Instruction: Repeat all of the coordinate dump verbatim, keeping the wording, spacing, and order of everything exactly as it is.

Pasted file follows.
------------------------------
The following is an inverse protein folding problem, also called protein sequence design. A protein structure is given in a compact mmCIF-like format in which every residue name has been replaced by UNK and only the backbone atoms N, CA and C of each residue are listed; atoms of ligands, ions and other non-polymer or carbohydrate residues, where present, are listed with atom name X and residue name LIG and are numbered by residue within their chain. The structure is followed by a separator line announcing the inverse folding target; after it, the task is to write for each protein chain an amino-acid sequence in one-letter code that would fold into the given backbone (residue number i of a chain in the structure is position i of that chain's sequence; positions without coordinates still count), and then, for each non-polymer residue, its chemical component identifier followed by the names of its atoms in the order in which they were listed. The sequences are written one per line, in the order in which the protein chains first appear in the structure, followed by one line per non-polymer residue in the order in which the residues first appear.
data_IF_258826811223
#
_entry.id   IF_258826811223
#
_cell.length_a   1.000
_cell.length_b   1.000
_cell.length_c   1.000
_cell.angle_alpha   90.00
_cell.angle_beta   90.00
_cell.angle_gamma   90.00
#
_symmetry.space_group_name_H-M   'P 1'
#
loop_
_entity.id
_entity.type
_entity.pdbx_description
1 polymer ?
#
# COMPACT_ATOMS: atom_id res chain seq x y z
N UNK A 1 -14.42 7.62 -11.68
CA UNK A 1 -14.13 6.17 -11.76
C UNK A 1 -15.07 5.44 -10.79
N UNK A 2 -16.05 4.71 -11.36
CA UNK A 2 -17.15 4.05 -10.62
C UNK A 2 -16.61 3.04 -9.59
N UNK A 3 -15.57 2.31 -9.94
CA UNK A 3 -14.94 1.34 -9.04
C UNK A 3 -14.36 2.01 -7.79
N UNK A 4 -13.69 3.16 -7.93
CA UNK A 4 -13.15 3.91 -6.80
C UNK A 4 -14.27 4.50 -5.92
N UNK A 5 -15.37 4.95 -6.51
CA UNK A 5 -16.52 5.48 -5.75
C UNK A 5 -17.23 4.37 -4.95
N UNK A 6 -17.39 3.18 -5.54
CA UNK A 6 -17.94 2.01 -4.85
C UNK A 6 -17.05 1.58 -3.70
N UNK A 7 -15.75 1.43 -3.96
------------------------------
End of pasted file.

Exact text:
The following is an inverse protein folding problem, also called protein sequence design. A protein structure is given in a compact mmCIF-like format in which every residue name has been replaced by UNK and only the backbone atoms N, CA and C of each residue are listed; atoms of ligands, ions and other non-polymer or carbohydrate residues, where present, are listed with atom name X and residue name LIG and are numbered by residue within their chain. The structure is followed by a separator line announcing the inverse folding target; after it, the task is to write for each protein chain an amino-acid sequence in one-letter code that would fold into the given backbone (residue number i of a chain in the structure is position i of that chain's sequence; positions without coordinates still count), and then, for each non-polymer residue, its chemical component identifier followed by the names of its atoms in the order in which they were listed. The sequences are written one per line, in the order in which the protein chains first appear in the structure, followed by one line per non-polymer residue in the order in which the residues first appear.
data_IF_258826811223
#
_entry.id   IF_258826811223
#
_cell.length_a   1.000
_cell.length_b   1.000
_cell.length_c   1.000
_cell.angle_alpha   90.00
_cell.angle_beta   90.00
_cell.angle_gamma   90.00
#
_symmetry.space_group_name_H-M   'P 1'
#
loop_
_entity.id
_entity.type
_entity.pdbx_description
1 polymer ?
#
# COMPACT_ATOMS: atom_id res chain seq x y z
N UNK A 1 -14.42 7.62 -11.68
CA UNK A 1 -14.13 6.17 -11.76
C UNK A 1 -15.07 5.44 -10.79
N UNK A 2 -16.05 4.71 -11.36
CA UNK A 2 -17.15 4.05 -10.62
C UNK A 2 -16.61 3.04 -9.59
N UNK A 3 -15.57 2.31 -9.94
CA UNK A 3 -14.94 1.34 -9.04
C UNK A 3 -14.36 2.01 -7.79
N UNK A 4 -13.69 3.16 -7.93
CA UNK A 4 -13.15 3.91 -6.80
C UNK A 4 -14.27 4.50 -5.92
N UNK A 5 -15.37 4.95 -6.51
CA UNK A 5 -16.52 5.48 -5.75
C UNK A 5 -17.23 4.37 -4.95
N UNK A 6 -17.39 3.18 -5.54
CA UNK A 6 -17.94 2.01 -4.85
C UNK A 6 -17.05 1.58 -3.70
N UNK A 7 -15.75 1.43 -3.96